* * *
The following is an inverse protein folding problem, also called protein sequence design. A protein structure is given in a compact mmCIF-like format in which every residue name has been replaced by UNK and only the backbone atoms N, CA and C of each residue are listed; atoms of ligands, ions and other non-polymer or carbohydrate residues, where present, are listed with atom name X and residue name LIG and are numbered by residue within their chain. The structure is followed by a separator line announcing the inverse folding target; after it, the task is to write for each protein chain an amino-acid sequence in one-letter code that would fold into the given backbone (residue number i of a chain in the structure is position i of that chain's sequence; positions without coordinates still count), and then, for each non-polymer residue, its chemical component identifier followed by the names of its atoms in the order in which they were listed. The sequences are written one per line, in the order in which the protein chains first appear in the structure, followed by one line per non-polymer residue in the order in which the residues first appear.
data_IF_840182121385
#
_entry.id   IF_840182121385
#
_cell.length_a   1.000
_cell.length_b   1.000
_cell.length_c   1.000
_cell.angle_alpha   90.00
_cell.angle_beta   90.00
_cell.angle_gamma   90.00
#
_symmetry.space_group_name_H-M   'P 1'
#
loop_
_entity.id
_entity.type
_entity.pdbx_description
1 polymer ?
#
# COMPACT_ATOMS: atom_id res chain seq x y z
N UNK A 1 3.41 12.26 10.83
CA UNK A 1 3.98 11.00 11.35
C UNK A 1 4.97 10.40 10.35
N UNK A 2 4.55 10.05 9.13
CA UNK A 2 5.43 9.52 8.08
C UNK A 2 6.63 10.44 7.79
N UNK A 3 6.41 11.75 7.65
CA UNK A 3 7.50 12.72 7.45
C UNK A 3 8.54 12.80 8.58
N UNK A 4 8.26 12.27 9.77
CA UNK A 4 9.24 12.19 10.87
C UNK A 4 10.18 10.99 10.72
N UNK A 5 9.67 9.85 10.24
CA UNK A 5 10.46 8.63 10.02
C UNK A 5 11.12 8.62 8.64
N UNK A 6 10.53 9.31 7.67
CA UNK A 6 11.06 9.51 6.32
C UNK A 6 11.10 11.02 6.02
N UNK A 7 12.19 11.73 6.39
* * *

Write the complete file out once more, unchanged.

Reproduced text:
The following is an inverse protein folding problem, also called protein sequence design. A protein structure is given in a compact mmCIF-like format in which every residue name has been replaced by UNK and only the backbone atoms N, CA and C of each residue are listed; atoms of ligands, ions and other non-polymer or carbohydrate residues, where present, are listed with atom name X and residue name LIG and are numbered by residue within their chain. The structure is followed by a separator line announcing the inverse folding target; after it, the task is to write for each protein chain an amino-acid sequence in one-letter code that would fold into the given backbone (residue number i of a chain in the structure is position i of that chain's sequence; positions without coordinates still count), and then, for each non-polymer residue, its chemical component identifier followed by the names of its atoms in the order in which they were listed. The sequences are written one per line, in the order in which the protein chains first appear in the structure, followed by one line per non-polymer residue in the order in which the residues first appear.
data_IF_840182121385
#
_entry.id   IF_840182121385
#
_cell.length_a   1.000
_cell.length_b   1.000
_cell.length_c   1.000
_cell.angle_alpha   90.00
_cell.angle_beta   90.00
_cell.angle_gamma   90.00
#
_symmetry.space_group_name_H-M   'P 1'
#
loop_
_entity.id
_entity.type
_entity.pdbx_description
1 polymer ?
#
# COMPACT_ATOMS: atom_id res chain seq x y z
N UNK A 1 3.41 12.26 10.83
CA UNK A 1 3.98 11.00 11.35
C UNK A 1 4.97 10.40 10.35
N UNK A 2 4.55 10.05 9.13
CA UNK A 2 5.43 9.52 8.08
C UNK A 2 6.63 10.44 7.79
N UNK A 3 6.41 11.75 7.65
CA UNK A 3 7.50 12.72 7.45
C UNK A 3 8.54 12.80 8.58
N UNK A 4 8.26 12.27 9.77
CA UNK A 4 9.24 12.19 10.87
C UNK A 4 10.18 10.99 10.72
N UNK A 5 9.67 9.85 10.24
CA UNK A 5 10.46 8.63 10.02
C UNK A 5 11.12 8.62 8.64
N UNK A 6 10.53 9.31 7.67
CA UNK A 6 11.06 9.51 6.32
C UNK A 6 11.10 11.02 6.02
N UNK A 7 12.19 11.73 6.39